Origin of german
Origin of German
Examples from the Web for german
Contemporary Examples of german
An additional 12,000 took to the streets in other German towns.Europe’s Islam Haters Say We Told You So
Barbie Latza Nadeau
January 8, 2015
In the video, the bus is getting searched by a cop with a German shepherd.Alleged Cop Killer Ismaaiyl Brinsley Had a Death Wish
December 22, 2014
Many more German divisions would enter the fray over the next few days.
In the event, the enemy did plenty—far more than SHAEF, or for that matter the German high command, imagined possible.
Founded by German monks in present-day Old Town Stockholm, Zum Franziskaner has become a legend amongst locals and tourists.Inside The World’s 10 Oldest Restaurants
December 20, 2014
Historical Examples of german
Many words of the talkative German were running in his mind from the night before.The Spenders
Harry Leon Wilson
He has made a speech, and dedicated it to German fame for ever.
It was made for the occasion by the stoutest courier, who was a German.
The German merely smoked and laughed; and they all smoked and laughed.
I have, however, given due credit to German criticism, when it is sound.The Dramatic Values in Plautus
Wilton Wallace Blancke
Word Origin for german
Word Origin for german
"of the same parents or grandparents," c.1300, from Old French germain "closely related" (12c.), from Latin germanus "full, own (of brothers and sisters); one's own brother; genuine, real," related to germen (genitive germinis) "sprout, bud," dissimilated from PIE *gen(e)-men-, from root *gene- "to give birth, beget" (see genus). Your cousin-german (also first cousin) is the son or daughter of an uncle or aunt; your children and your first cousin's are second cousins to one another; to you, your first cousin's children are first cousin once removed.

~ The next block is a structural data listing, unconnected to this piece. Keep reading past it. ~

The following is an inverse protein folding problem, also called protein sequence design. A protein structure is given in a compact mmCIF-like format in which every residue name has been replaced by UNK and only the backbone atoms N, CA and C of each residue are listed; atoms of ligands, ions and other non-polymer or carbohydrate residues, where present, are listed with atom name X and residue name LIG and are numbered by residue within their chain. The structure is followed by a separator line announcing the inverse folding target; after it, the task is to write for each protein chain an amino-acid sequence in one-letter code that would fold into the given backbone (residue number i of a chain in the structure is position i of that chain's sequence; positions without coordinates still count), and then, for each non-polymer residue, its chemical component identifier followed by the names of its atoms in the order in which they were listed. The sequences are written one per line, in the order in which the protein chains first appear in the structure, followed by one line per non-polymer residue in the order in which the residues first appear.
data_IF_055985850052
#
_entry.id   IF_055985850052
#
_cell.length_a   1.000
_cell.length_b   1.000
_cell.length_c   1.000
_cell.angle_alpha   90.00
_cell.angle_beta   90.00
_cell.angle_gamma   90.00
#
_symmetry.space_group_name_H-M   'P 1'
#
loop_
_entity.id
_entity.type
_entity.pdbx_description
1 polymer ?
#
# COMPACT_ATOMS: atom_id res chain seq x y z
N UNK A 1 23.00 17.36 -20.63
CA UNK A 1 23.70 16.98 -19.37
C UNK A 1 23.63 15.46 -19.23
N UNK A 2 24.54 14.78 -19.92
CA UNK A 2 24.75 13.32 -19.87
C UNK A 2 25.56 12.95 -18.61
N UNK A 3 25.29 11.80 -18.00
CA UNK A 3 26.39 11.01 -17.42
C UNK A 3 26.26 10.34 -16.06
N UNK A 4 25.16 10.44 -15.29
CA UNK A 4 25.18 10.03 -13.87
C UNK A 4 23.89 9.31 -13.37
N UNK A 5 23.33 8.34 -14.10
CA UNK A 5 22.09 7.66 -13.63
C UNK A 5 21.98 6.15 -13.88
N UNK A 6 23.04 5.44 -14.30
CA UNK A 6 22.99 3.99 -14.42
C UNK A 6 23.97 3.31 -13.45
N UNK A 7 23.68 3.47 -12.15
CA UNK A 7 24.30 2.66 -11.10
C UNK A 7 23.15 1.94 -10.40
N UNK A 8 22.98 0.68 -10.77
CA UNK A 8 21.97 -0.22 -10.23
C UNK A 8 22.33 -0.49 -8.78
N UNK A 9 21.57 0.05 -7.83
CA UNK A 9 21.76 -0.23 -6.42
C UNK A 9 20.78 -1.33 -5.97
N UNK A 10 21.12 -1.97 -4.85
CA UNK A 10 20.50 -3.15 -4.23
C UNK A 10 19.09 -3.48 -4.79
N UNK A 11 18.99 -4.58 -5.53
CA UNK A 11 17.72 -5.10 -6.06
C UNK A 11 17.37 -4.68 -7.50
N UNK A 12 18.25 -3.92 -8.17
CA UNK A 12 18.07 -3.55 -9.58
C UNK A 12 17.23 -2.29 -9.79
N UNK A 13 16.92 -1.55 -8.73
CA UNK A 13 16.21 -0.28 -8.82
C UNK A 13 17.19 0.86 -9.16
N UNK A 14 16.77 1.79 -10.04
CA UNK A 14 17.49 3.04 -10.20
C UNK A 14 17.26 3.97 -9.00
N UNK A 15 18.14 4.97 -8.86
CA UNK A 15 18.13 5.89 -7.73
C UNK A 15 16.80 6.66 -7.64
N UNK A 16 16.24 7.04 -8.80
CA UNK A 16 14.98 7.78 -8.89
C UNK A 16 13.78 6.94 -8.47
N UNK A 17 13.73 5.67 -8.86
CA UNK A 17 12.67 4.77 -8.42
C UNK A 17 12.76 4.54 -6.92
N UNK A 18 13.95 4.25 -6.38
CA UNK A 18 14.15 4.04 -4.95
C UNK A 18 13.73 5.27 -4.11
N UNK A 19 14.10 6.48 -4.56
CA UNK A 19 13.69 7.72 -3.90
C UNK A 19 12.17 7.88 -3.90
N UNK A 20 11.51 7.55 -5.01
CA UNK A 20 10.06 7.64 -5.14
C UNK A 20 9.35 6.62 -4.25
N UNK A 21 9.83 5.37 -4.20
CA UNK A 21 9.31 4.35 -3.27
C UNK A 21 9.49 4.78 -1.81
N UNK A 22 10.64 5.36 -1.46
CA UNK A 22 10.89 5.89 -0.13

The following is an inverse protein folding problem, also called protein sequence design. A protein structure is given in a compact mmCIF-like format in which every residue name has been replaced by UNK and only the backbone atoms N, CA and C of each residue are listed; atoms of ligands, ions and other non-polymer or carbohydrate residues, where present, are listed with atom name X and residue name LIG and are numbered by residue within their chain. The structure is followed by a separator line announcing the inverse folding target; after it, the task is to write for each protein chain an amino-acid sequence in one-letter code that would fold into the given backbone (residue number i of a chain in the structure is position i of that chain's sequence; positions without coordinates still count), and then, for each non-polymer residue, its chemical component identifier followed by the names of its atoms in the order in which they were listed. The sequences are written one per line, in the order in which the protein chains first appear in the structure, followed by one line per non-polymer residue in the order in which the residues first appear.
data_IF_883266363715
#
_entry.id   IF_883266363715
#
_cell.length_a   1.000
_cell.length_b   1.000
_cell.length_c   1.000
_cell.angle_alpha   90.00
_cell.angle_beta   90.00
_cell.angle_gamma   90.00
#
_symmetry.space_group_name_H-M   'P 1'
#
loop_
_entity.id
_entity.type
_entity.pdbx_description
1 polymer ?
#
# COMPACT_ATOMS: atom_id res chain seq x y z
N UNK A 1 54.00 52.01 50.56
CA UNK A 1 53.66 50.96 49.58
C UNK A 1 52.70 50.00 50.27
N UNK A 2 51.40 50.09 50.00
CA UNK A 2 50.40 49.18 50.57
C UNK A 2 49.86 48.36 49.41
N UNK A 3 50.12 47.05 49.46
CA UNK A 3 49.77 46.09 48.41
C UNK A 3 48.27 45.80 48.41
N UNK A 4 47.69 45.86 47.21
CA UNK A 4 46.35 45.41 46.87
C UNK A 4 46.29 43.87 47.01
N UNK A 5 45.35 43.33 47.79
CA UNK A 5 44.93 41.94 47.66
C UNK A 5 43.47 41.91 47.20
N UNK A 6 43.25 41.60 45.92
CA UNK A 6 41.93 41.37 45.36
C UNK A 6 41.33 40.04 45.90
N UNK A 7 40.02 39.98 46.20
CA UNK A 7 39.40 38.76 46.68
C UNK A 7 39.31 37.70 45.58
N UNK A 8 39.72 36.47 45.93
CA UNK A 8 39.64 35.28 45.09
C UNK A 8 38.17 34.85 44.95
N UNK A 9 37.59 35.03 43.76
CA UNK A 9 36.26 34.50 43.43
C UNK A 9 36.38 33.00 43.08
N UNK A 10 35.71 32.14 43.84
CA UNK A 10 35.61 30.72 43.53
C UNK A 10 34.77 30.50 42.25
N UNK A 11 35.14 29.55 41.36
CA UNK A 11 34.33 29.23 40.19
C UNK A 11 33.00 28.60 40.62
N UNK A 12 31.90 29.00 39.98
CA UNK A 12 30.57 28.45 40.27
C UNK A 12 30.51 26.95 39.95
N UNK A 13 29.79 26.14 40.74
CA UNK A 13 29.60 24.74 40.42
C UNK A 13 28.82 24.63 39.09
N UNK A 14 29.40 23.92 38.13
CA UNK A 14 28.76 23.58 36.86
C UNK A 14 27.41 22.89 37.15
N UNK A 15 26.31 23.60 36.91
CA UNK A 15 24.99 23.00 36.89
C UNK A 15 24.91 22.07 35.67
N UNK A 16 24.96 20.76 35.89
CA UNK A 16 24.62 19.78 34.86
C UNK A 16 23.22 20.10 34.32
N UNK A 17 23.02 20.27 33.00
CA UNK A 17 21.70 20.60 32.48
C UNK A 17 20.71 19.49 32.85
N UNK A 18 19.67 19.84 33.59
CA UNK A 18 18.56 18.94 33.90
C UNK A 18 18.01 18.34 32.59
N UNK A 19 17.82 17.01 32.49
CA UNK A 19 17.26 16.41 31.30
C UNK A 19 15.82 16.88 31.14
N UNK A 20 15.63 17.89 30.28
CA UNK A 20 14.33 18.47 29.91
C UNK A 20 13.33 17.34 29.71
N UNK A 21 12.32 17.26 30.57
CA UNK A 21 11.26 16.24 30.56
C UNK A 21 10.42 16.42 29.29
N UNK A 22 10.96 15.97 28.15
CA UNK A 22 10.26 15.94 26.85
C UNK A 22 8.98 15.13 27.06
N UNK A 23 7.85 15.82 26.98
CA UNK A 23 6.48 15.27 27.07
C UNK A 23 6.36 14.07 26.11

"Teuton, member of the Germanic tribes," 1520s (plural Germayns attested from late 14c.), from Latin Germanus, first attested in writings of Julius Caesar, who used Germani to designate a group of tribes in northeastern Gaul, origin unknown, probably the name of an individual tribe. It is perhaps of Gaulish (Celtic) origin, perhaps originally meaning "noisy" (cf. Old Irish garim "to shout") or "neighbor" (cf. Old Irish gair "neighbor"). The earlier English word was Almain (early 14c.) or Dutch.
Þe empere passede from þe Grees to þe Frenschemen and to þe Germans, þat beeþ Almayns. [John of Trevisa, translation of Higdon's Polychronicon, 1387]
Their name for themselves was the root word of modern German Deutsch (see Dutch). Roman writers also used Teutoni as a German tribal name, and Latin writers after about 875 commonly refer to the German language as teutonicus. See also Alemanni and Teutonic. As an adjective, from 1550s. The German shepherd (dog) (1922) translates German deutscher Schäferhund. German Ocean as an old name for the North Sea translates Ptolemy. German measles attested by 1856.